Whatever We Want (Comments Off)
Set over a 15 year span, Whatever We Want deals with a 10 year old (Bug) and a 12 year old (Della) as they are have a tight sister bond with Della leading the way. Bug is a precocious child who loves to invent ridiculous quotes to spout. These two yearn for adventure but they become separated by their parent’s divorce. Over the years, they struggle to retain a relationship.
Romulus (Comments Off)
The first thing to about Durenmatt’s Romulus is that he called it a history play with no historical basis. Several different people from the period in the fifth century arbitrarily labeled “the fall of the Western Roman Empire” are conglomerated here, and their relationships are redefined for dramatic effect. But that’s alright, because this story, presented now by the capable team at Oracle, is more engaging and thought-provoking than a treatment of the actual events would likely be.
Don Giovanni at the Lyric Opera of Chicago (Comments Off)
This production of Don Giovanni is particularly well sung, especially by soprano and Ryan Opera Center alumna Andriana Churchman making her role debut as Zerlina. Her natural melodic singing was a joy to hear! She should be proud of her debut performance. The other cast members were terrific also. Marina Rebeka, a soaring soprano and soprano Ana Maria Martinez as Donna Elvira complimented the scorned ladies.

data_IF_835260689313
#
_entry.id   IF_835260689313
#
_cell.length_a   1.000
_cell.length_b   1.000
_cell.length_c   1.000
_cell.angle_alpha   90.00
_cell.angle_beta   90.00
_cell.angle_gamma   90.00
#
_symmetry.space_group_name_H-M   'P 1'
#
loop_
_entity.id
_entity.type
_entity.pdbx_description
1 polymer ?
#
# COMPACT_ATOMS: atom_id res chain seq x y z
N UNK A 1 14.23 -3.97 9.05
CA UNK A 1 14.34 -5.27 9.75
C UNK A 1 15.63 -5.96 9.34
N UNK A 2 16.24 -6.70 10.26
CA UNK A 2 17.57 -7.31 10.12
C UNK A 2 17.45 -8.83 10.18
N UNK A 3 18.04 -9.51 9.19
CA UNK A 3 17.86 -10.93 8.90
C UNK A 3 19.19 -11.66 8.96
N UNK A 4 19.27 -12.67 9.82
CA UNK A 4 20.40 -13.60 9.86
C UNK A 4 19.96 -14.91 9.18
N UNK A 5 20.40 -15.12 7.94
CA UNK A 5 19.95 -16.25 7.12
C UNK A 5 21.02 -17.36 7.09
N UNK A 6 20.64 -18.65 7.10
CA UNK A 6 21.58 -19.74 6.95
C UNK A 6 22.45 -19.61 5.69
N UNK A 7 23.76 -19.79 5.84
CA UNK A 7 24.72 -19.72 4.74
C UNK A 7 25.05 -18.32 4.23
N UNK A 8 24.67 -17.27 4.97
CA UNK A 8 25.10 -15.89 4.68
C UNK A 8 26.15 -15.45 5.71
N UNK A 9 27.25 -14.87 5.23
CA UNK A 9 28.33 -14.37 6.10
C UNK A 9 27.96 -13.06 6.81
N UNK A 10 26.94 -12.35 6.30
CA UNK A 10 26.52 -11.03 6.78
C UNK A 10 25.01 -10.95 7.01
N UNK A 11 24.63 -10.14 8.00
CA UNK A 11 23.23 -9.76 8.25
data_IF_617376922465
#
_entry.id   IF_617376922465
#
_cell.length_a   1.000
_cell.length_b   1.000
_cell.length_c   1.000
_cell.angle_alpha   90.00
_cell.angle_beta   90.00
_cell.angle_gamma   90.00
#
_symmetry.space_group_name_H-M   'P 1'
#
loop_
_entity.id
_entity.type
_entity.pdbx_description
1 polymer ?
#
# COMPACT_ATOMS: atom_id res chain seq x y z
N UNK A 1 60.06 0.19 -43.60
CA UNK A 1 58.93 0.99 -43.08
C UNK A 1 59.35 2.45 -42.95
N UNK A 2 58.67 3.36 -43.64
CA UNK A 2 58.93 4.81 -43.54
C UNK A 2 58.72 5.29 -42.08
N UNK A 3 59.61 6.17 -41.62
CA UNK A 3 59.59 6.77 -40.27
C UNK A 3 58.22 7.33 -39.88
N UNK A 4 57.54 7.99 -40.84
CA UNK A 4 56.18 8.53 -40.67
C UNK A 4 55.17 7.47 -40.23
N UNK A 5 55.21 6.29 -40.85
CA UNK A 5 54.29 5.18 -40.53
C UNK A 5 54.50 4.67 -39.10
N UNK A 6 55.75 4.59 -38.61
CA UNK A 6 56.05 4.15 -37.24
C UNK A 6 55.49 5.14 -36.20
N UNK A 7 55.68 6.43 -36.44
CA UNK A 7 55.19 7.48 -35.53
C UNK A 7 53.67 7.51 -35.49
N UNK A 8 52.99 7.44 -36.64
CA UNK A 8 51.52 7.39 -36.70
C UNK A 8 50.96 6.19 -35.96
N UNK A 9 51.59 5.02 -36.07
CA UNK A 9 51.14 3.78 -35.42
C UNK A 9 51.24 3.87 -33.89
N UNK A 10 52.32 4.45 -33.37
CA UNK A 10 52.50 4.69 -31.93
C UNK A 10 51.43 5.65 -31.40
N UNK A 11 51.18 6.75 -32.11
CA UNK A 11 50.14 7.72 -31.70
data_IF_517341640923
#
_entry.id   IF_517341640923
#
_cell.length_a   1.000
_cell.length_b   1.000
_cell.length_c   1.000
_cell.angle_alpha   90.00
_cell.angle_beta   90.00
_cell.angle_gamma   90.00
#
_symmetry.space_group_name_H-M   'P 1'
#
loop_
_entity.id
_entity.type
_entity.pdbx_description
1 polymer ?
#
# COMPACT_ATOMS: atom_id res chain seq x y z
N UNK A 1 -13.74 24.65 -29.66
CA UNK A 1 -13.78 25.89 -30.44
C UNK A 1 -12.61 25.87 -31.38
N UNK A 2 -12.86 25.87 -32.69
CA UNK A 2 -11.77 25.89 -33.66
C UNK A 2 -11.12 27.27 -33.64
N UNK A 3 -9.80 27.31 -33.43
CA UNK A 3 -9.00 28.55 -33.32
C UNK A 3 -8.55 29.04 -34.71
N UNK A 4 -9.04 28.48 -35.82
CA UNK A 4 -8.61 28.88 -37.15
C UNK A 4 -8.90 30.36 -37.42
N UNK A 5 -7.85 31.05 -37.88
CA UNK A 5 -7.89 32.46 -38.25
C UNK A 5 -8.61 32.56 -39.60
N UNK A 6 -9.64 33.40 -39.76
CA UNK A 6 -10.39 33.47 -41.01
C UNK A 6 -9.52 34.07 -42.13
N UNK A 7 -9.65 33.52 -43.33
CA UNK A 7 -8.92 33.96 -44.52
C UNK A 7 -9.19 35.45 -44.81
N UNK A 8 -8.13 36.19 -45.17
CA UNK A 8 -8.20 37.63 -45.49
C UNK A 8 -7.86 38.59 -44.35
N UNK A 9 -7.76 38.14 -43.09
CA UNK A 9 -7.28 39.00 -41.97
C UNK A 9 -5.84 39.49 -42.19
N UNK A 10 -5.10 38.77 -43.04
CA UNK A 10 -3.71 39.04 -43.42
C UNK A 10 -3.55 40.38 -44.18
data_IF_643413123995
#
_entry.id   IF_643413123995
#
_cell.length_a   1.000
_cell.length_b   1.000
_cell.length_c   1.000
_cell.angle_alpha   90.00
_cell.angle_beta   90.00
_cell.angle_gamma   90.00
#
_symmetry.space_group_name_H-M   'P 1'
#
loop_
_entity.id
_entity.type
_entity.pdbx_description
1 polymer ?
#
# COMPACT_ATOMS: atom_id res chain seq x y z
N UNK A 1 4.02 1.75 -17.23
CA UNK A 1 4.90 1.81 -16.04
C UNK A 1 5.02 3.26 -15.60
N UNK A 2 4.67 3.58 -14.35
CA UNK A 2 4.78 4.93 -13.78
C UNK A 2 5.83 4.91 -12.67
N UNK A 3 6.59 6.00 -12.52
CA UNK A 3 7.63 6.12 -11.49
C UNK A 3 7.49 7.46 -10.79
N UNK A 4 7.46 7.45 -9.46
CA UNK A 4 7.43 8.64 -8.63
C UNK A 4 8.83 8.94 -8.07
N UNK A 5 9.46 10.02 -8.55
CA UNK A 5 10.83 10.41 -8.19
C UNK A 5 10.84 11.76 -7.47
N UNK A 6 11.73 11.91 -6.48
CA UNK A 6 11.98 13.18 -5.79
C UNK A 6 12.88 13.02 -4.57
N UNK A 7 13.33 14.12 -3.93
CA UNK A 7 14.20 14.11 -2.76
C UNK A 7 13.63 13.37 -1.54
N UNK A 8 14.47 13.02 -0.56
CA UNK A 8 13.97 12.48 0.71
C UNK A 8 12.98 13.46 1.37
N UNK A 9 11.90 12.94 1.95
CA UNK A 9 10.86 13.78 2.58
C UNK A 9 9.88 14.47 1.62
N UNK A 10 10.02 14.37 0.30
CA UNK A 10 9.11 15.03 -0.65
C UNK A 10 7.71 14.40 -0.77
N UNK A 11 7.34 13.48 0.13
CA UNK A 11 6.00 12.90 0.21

Animal Farm (Comments Off)
After 90 minutes of action that often confuses many middle schoolers and high schoolers, I heard several students constantly asking their parents “I don’t understand what is happening?” The lesson of how democratic values can be corrupted by the quest for power. The youngsters learn that in life, sometimes the bad guy wins that unless we stand guard, evil can win the day. They learn that change is good but it must be tempered with compassion and be aimed at the common good of all.
At Last: A Tribute to Etta James (Comments Off)
The show’s concept is that somewhere in the afterlife, Etta James has split into five parts: one for each stage of her career. Numbered in reverse chronological order, with 1 being the oldest, the five Ettas are snapshots of James at various points in her struggles with drugs, romance, and self-loathing. The Ettas don’t get along, and always hated the hero-worship of a tribute anyway. Bringing them together to do some psychological therapy is drag queen Ms. Real (Reuben D. Echoles). As we relive (or for some people, me included, discover) James’s music, she goes on her own journey of integration.
The Cryptogram (Comments Off)
In a baffling turn, Profiles Theatre has mounted David Manet’s 1994 utterly perplexing drama – The Cryptogram. Even after doing copious research including reading Manet’s comments on what The Cryptogram is about, I m still baffled.